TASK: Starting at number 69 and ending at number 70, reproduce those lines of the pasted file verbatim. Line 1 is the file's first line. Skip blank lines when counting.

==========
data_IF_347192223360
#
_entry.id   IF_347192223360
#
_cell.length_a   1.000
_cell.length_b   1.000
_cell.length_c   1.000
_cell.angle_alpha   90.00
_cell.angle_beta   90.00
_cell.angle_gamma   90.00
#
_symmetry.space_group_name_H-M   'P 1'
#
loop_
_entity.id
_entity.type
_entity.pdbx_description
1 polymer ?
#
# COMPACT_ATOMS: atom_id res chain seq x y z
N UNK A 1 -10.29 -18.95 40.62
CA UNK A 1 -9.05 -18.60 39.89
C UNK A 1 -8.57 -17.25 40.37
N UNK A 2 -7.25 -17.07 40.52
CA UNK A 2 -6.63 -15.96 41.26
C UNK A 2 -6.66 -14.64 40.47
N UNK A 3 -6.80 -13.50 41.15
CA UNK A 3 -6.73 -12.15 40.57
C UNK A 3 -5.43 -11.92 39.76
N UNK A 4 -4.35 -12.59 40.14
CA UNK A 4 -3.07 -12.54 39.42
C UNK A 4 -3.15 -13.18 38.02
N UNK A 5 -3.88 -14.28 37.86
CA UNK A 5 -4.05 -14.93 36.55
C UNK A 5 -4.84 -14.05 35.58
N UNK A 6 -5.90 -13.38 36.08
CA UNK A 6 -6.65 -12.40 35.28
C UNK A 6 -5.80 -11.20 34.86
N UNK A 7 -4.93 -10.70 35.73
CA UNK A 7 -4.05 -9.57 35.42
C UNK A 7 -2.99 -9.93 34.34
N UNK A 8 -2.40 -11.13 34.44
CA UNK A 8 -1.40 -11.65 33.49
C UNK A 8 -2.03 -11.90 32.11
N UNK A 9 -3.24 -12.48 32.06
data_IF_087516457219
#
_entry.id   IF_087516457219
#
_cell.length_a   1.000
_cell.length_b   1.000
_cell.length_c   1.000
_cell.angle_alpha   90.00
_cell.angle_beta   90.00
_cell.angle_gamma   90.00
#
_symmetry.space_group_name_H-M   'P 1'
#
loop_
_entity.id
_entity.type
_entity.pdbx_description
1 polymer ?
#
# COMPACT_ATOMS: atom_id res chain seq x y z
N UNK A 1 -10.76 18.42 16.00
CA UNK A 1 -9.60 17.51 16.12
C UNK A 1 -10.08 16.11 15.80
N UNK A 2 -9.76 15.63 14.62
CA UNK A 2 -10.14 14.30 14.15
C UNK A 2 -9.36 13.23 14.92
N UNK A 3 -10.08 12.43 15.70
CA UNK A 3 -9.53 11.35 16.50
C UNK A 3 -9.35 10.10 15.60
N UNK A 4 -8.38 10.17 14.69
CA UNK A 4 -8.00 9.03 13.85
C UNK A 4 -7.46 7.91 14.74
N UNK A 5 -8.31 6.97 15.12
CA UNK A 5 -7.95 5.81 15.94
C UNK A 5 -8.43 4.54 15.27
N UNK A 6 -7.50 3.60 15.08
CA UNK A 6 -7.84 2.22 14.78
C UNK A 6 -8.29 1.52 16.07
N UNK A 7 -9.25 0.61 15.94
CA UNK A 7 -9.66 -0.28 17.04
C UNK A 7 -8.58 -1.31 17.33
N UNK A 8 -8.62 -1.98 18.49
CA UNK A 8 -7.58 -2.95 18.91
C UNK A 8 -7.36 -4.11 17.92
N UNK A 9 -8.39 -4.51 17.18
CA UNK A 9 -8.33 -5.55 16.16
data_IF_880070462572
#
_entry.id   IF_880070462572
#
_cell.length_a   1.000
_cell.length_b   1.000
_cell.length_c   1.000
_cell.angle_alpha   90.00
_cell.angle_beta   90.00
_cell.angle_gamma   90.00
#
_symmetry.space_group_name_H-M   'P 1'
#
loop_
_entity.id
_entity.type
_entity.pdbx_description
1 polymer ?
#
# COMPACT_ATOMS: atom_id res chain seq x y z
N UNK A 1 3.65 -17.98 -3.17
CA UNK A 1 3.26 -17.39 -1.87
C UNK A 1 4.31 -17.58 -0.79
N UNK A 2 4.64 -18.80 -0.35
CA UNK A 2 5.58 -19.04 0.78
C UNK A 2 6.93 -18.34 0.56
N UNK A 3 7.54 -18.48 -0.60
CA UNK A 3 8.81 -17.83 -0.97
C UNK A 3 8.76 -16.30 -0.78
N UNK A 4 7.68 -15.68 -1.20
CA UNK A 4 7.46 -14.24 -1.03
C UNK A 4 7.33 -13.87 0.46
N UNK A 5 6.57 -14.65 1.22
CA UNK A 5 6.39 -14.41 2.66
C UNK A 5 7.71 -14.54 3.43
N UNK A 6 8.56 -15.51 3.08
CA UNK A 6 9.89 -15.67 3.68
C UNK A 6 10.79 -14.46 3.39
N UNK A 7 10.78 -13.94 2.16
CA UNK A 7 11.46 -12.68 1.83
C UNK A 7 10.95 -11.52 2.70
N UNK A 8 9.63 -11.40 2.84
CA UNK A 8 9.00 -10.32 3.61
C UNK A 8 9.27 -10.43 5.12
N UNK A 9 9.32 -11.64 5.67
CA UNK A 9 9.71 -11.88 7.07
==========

N UNK A 2 -9.76 15.63 14.62
CA UNK A 2 -10.14 14.30 14.15